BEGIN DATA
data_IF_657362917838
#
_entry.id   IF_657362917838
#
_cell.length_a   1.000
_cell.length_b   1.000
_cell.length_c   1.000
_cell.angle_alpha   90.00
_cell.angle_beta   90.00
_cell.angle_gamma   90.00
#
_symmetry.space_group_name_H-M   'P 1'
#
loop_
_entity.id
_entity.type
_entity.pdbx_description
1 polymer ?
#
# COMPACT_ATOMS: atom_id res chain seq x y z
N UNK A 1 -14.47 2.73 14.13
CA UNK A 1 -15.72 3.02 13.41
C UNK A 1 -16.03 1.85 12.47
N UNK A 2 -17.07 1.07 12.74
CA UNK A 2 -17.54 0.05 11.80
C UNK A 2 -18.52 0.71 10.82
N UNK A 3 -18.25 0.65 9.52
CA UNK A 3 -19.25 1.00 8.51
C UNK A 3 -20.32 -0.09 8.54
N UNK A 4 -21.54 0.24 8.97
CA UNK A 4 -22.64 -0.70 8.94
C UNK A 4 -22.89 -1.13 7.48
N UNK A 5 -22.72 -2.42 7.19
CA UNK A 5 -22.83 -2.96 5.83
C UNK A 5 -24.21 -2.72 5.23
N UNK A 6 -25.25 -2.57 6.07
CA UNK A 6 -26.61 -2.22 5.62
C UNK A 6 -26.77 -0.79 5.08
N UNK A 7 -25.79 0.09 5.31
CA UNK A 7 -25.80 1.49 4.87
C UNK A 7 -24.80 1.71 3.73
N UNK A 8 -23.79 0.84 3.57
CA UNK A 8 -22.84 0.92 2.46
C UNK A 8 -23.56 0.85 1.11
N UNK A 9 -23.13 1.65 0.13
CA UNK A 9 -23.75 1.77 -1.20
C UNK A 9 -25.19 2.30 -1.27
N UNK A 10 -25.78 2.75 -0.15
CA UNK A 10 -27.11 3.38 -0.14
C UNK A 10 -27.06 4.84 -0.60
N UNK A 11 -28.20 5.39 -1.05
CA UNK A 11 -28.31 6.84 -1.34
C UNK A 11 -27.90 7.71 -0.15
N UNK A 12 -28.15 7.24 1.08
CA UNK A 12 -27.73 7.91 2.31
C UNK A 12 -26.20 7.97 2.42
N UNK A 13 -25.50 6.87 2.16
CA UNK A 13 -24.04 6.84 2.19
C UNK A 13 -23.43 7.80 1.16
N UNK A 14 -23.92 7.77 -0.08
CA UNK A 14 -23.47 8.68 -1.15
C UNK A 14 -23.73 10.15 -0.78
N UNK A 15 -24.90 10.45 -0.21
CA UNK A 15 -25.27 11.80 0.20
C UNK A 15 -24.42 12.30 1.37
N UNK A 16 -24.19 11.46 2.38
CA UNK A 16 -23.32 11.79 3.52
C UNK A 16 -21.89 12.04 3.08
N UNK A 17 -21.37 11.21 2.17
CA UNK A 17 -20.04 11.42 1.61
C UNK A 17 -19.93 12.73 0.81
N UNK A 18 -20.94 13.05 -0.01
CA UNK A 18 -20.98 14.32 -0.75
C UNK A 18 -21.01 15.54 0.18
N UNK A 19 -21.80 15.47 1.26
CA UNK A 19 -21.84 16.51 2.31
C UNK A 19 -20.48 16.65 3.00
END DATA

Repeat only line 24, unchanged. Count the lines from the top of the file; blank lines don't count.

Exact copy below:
N UNK A 2 -17.07 1.07 12.74